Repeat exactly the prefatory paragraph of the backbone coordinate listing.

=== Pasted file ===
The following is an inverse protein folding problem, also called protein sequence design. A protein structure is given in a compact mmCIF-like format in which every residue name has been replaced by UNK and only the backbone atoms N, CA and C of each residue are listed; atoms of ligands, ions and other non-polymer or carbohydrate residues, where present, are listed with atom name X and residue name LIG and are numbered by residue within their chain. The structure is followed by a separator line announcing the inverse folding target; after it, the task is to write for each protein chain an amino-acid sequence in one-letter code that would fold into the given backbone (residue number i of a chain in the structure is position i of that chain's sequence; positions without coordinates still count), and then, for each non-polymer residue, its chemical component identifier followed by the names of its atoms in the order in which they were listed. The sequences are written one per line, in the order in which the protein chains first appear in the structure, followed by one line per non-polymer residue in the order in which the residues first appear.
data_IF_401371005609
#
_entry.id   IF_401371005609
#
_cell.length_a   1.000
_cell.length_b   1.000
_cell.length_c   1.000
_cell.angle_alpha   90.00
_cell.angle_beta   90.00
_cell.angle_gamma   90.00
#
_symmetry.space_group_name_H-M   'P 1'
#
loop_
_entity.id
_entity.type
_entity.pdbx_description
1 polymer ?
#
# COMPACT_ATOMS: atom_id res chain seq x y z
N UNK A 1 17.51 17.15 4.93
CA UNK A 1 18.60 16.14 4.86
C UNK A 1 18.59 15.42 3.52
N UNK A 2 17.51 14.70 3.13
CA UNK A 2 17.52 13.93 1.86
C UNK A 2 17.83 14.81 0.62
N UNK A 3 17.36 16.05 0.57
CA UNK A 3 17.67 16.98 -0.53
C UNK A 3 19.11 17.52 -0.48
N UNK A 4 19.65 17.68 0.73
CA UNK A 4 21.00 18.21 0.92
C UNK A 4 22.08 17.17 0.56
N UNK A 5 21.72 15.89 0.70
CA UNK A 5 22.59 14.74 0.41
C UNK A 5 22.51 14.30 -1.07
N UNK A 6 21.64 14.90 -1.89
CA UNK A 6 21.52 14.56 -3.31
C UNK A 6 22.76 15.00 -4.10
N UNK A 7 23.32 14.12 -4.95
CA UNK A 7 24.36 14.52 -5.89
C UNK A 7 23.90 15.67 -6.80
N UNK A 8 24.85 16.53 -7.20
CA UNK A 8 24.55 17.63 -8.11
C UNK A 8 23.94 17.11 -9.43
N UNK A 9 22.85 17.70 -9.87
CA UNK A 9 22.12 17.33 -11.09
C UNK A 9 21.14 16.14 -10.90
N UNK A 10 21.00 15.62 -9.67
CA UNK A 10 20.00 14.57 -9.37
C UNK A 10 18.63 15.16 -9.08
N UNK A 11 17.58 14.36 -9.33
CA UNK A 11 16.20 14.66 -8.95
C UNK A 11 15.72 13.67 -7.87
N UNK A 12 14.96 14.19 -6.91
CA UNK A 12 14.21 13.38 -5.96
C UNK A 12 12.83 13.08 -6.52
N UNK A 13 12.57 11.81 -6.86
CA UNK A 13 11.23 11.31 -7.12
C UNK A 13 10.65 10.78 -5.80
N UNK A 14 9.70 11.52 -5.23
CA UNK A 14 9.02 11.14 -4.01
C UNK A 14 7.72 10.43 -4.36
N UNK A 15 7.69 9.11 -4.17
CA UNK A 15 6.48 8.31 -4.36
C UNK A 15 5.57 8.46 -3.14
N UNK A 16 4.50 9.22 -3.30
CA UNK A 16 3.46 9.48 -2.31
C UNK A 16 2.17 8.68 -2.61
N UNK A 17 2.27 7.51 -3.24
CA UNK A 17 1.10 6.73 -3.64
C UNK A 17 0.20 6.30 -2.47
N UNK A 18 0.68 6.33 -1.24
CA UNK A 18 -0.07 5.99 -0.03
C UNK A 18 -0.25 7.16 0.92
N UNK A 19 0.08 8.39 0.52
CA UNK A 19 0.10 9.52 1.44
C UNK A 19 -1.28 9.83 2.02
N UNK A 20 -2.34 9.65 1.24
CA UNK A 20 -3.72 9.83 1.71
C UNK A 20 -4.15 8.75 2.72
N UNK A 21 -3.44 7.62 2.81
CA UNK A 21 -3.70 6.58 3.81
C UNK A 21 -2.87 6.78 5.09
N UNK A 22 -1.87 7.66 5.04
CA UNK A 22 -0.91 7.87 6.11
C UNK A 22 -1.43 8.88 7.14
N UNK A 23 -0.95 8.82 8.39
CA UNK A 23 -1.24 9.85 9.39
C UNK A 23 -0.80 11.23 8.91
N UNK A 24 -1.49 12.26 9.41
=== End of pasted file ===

The following is an inverse protein folding problem, also called protein sequence design. A protein structure is given in a compact mmCIF-like format in which every residue name has been replaced by UNK and only the backbone atoms N, CA and C of each residue are listed; atoms of ligands, ions and other non-polymer or carbohydrate residues, where present, are listed with atom name X and residue name LIG and are numbered by residue within their chain. The structure is followed by a separator line announcing the inverse folding target; after it, the task is to write for each protein chain an amino-acid sequence in one-letter code that would fold into the given backbone (residue number i of a chain in the structure is position i of that chain's sequence; positions without coordinates still count), and then, for each non-polymer residue, its chemical component identifier followed by the names of its atoms in the order in which they were listed. The sequences are written one per line, in the order in which the protein chains first appear in the structure, followed by one line per non-polymer residue in the order in which the residues first appear.